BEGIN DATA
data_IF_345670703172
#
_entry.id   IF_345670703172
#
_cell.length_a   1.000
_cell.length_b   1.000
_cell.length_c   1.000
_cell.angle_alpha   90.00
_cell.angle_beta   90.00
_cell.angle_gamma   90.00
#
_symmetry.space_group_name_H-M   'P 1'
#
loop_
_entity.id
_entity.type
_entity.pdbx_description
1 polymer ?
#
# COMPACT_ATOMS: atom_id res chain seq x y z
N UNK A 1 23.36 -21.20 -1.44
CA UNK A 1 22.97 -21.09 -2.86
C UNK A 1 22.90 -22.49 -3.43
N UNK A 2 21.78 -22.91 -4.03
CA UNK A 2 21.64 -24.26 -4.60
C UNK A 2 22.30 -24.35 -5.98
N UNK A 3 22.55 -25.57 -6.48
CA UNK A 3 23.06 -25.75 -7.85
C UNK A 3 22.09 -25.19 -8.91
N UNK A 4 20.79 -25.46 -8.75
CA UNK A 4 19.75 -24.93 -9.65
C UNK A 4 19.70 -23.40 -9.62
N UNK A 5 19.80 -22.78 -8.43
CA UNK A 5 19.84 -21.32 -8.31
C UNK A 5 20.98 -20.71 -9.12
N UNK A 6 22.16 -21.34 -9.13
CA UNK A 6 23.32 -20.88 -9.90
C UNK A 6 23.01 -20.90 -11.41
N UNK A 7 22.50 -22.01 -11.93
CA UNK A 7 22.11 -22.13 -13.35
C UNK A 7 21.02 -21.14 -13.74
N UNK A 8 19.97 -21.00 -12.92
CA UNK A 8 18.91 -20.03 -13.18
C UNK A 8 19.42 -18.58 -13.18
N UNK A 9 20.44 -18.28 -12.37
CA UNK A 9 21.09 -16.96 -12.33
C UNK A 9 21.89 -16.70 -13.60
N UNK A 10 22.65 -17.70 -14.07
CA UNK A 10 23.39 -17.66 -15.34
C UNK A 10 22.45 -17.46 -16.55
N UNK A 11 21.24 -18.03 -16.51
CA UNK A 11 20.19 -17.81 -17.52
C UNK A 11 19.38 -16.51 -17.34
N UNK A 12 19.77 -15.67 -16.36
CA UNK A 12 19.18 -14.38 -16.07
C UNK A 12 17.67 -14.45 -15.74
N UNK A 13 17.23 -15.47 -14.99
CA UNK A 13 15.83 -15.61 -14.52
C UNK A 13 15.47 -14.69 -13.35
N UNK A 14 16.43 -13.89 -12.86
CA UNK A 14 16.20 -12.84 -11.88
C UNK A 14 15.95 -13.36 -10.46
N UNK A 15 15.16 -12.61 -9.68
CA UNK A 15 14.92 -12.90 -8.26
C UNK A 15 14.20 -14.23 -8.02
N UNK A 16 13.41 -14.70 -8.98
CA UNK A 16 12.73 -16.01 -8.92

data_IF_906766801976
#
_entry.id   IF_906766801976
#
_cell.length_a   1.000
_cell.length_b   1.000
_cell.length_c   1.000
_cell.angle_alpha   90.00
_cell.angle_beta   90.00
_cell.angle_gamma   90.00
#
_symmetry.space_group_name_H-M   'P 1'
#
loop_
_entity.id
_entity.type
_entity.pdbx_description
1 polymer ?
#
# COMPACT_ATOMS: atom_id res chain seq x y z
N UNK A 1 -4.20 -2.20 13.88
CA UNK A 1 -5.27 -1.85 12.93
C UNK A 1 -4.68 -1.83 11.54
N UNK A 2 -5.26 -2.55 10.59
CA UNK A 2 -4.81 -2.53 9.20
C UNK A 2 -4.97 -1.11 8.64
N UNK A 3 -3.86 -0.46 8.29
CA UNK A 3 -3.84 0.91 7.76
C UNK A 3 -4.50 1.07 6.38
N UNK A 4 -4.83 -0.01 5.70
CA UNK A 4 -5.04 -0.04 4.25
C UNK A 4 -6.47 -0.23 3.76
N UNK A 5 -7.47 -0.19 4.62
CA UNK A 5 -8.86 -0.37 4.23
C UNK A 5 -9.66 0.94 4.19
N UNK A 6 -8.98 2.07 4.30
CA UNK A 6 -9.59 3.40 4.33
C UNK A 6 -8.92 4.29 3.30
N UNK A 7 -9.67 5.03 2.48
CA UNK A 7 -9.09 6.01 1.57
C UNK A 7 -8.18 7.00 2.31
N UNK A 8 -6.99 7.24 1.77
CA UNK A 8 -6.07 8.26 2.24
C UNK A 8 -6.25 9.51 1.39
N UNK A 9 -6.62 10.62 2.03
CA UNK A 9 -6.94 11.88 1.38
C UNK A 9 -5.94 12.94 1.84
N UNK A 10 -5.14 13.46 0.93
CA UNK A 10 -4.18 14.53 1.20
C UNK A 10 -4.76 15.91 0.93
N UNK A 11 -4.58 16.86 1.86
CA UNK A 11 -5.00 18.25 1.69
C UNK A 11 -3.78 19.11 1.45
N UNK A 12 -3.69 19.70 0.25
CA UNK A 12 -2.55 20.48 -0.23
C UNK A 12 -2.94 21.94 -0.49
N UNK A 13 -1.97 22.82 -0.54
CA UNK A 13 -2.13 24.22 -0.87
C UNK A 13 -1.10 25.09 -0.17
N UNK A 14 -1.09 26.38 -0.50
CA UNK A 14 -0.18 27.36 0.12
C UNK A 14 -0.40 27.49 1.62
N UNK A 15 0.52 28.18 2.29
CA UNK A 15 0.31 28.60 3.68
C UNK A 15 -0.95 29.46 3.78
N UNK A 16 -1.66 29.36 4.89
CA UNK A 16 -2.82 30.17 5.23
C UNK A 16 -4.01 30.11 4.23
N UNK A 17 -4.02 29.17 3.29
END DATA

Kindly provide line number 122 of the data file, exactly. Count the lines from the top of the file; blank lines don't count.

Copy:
CA UNK A 12 -2.55 20.48 -0.23